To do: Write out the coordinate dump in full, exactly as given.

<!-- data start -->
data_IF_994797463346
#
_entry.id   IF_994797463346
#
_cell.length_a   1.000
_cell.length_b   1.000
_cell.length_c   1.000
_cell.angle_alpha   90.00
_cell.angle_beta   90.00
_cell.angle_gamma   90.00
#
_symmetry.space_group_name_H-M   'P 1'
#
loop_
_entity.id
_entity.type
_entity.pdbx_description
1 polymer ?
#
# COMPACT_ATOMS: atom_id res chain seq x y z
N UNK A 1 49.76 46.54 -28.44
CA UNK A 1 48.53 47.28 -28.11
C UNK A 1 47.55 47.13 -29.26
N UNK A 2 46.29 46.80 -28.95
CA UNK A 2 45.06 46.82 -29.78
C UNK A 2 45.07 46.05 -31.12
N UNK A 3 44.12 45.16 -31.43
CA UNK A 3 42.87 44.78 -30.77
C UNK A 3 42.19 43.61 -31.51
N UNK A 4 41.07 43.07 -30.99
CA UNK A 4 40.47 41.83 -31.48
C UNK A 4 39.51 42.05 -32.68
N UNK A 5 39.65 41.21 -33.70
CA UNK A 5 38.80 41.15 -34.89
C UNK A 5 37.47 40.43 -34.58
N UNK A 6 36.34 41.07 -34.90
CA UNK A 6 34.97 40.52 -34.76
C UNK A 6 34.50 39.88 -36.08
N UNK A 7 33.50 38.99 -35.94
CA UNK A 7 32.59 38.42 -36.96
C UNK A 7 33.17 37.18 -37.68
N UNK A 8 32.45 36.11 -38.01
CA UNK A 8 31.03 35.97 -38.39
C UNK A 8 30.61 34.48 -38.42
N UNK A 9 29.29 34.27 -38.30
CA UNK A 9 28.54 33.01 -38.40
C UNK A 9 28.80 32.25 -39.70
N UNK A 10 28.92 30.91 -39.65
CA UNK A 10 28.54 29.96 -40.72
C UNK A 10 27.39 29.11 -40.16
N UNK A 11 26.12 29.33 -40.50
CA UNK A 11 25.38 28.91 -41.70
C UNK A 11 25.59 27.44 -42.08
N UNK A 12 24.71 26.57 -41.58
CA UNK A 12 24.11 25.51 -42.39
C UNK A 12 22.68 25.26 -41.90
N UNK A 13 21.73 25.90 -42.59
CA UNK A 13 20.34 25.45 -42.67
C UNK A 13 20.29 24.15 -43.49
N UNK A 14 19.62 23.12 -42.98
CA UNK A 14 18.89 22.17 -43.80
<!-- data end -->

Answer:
data_IF_994797463346
#
_entry.id   IF_994797463346
#
_cell.length_a   1.000
_cell.length_b   1.000
_cell.length_c   1.000
_cell.angle_alpha   90.00
_cell.angle_beta   90.00
_cell.angle_gamma   90.00
#
_symmetry.space_group_name_H-M   'P 1'
#
loop_
_entity.id
_entity.type
_entity.pdbx_description
1 polymer ?
#
# COMPACT_ATOMS: atom_id res chain seq x y z
N UNK A 1 49.76 46.54 -28.44
CA UNK A 1 48.53 47.28 -28.11
C UNK A 1 47.55 47.13 -29.26
N UNK A 2 46.29 46.80 -28.95
CA UNK A 2 45.06 46.82 -29.78
C UNK A 2 45.07 46.05 -31.12
N UNK A 3 44.12 45.16 -31.43
CA UNK A 3 42.87 44.78 -30.77
C UNK A 3 42.19 43.61 -31.51
N UNK A 4 41.07 43.07 -30.99
CA UNK A 4 40.47 41.83 -31.48
C UNK A 4 39.51 42.05 -32.68
N UNK A 5 39.65 41.21 -33.70
CA UNK A 5 38.80 41.15 -34.89
C UNK A 5 37.47 40.43 -34.58
N UNK A 6 36.34 41.07 -34.90
CA UNK A 6 34.97 40.52 -34.76
C UNK A 6 34.50 39.88 -36.08
N UNK A 7 33.50 38.99 -35.94
CA UNK A 7 32.59 38.42 -36.96
C UNK A 7 33.17 37.18 -37.68
N UNK A 8 32.45 36.11 -38.01
CA UNK A 8 31.03 35.97 -38.39
C UNK A 8 30.61 34.48 -38.42
N UNK A 9 29.29 34.27 -38.30
CA UNK A 9 28.54 33.01 -38.40
C UNK A 9 28.80 32.25 -39.70
N UNK A 10 28.92 30.91 -39.65
CA UNK A 10 28.54 29.96 -40.72
C UNK A 10 27.39 29.11 -40.16
N UNK A 11 26.12 29.33 -40.50
CA UNK A 11 25.38 28.91 -41.70
C UNK A 11 25.59 27.44 -42.08
N UNK A 12 24.71 26.57 -41.58
CA UNK A 12 24.11 25.51 -42.39
C UNK A 12 22.68 25.26 -41.90
N UNK A 13 21.73 25.90 -42.59
CA UNK A 13 20.34 25.45 -42.67
C UNK A 13 20.29 24.15 -43.49
N UNK A 14 19.62 23.12 -42.98
CA UNK A 14 18.89 22.17 -43.80